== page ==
On a careful consideration of the opinions in the Courts below, it appears to me to be accepted by the parties and by all the learned judges that there rested on Mrs Alexander, as representing the appellants, a duty to take reasonable care for the safety of the children who had come on to the premises to purchase sweets and ices. There was, however, a serious difference between the three learned judges who formed the majority in the First Division, on the one hand, and the Lord President and the Lord Ordinary, on the other hand, as to the standard of care which the circumstances imposed on Mrs Alexander. I shall state the test by which, in my opinion, the standard of care is to be judged, and this I will do by two quotations from the recent decision of this House in the Scottish case of Bourhill v. Young  AC 92. I take from my own opinion (at p. 83), that the duty is to take "such reasonable care as will avoid the risk of injury to such persons as he [in that case a motorcyclist] can reasonably foresee might be injured by failure to exercise such reasonable care," and from the opinion of my noble and learned friend Lord Macmillan (at p. 88):
"The duty to take care is the duty to avoid doing or omitting to do anything the doing or omitting to do which may have as its reasonable and probable consequence injury to others, and the duty is owed to those to whom injury may reasonably and probably be anticipated if the duty is not observed."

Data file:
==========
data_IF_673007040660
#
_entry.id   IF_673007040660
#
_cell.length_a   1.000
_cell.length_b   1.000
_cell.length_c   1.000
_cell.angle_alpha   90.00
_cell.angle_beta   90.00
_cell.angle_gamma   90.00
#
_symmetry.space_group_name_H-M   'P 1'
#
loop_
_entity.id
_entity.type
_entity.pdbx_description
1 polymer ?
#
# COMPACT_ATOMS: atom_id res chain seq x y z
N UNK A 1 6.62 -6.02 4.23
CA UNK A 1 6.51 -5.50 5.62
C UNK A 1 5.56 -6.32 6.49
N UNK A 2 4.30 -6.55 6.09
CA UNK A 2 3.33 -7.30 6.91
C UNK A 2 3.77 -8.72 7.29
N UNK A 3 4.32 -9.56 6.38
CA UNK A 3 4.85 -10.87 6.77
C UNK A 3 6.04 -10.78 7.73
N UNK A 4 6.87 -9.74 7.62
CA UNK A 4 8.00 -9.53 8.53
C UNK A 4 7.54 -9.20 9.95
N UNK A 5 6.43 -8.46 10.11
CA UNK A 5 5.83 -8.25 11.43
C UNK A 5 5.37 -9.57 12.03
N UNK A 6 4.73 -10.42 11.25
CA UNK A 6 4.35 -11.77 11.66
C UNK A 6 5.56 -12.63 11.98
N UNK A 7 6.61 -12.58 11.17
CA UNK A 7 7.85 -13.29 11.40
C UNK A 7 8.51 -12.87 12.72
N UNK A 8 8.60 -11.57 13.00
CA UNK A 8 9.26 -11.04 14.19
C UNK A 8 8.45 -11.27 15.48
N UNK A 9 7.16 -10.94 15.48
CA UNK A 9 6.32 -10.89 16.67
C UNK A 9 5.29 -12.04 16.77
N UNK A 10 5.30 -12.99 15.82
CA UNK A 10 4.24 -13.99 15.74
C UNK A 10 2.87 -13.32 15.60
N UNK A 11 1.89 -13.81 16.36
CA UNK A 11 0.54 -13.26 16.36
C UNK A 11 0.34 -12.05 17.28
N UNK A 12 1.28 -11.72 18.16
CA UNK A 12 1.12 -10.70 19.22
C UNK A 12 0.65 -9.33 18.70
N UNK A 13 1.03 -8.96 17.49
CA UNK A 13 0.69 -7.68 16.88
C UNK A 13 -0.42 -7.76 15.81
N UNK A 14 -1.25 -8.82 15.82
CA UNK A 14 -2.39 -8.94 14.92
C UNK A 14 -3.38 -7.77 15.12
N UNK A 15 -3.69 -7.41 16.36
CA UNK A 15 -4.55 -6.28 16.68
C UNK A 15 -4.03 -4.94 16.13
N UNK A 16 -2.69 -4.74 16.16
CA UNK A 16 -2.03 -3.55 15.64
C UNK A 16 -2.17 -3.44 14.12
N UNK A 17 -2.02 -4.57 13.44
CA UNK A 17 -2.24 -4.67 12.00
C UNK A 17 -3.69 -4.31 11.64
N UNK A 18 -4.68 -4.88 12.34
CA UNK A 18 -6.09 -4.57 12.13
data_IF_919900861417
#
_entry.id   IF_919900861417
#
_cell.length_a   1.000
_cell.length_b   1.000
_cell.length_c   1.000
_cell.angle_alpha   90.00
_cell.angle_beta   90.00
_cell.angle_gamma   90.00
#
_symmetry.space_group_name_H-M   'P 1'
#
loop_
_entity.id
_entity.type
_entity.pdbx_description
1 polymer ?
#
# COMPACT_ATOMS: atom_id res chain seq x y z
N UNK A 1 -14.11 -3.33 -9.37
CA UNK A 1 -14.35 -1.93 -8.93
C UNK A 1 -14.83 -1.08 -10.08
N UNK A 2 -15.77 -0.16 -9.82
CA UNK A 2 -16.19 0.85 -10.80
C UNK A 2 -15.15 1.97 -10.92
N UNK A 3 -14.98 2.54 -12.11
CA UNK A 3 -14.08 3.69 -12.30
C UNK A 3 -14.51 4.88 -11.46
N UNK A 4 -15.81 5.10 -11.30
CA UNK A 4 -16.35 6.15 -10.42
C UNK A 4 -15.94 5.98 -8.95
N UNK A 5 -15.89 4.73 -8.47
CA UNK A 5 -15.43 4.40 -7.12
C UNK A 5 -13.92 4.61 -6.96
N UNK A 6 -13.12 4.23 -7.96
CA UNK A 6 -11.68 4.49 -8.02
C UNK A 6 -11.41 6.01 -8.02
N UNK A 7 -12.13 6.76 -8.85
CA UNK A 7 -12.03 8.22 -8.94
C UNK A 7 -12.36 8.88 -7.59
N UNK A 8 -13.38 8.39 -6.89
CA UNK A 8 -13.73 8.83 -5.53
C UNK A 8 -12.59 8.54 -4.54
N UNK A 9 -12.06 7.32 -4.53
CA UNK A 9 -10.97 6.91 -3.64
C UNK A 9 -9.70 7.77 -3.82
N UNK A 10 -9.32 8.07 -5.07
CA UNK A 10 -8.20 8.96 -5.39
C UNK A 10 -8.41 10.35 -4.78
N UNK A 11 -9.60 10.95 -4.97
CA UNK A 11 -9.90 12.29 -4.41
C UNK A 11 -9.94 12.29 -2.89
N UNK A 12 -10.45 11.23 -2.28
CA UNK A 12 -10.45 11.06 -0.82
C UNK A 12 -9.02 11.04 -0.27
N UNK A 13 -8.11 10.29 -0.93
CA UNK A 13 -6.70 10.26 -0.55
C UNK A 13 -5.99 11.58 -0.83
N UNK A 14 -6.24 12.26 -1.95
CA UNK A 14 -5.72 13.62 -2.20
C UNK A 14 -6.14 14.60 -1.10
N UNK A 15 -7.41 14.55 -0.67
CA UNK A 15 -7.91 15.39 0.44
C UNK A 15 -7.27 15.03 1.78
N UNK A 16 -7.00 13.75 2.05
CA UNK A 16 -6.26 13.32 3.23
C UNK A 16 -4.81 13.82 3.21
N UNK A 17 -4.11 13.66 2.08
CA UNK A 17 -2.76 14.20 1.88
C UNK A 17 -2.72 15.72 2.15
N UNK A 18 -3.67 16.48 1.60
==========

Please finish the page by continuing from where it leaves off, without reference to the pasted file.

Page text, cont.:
In my opinion, it has long been held in Scotland that all that a person can be held bound to foresee are the reasonable and probable consequences of the failure to take care, judged by the standard of the ordinary reasonable man. I am unable to agree with Lord Carmont (1942 S. C. at p. 140) that the appellants could be made liable "even if it were proved that the actual damage to the invitees happened through the tea-urn being spilt in a way that could not reasonably have been anticipated." Further, this is essentially a jury question, and, in cases such as the present one, it is the duty of the Court to approach the question as if it were a jury, and a Court of Appeal should be slow to interfere with the conclusions of the Lord Ordinary. The Court must be careful to place itself in the position of the person charged with the duty, and to consider what he or she should have reasonably anticipated as a natural and probable consequence of neglect, and not to give undue weight to the fact that a distressing accident has happened or that witnesses in the witness box are prone to express regret, ex post facto, that they did not take some step, which it is now realized would definitely have prevented the accident. In my opinion, the learned judges of the majority have made far too much of that which Lord Moncrieff (at p. 134) regarded as an admission by Mrs Alexander. It is not an admission in the sense that it can bind the appellants, though it may be of some evidential value as to what the ordinary person would regard as a reasonable standard of care. For myself, I regard it of little value, in view of what I have said above, in assisting the Court to form its conclusion, as a jury, as to the reasonable standard of care. I also am of opinion that Lord Moncrieff is not justified in regarding the event as demonstrating the risk, and that, in particular, because there is no evidence as to why M'Donald let go his handle—but I will deal with this aspect of the case later—in other words, what event it was that caused the accident.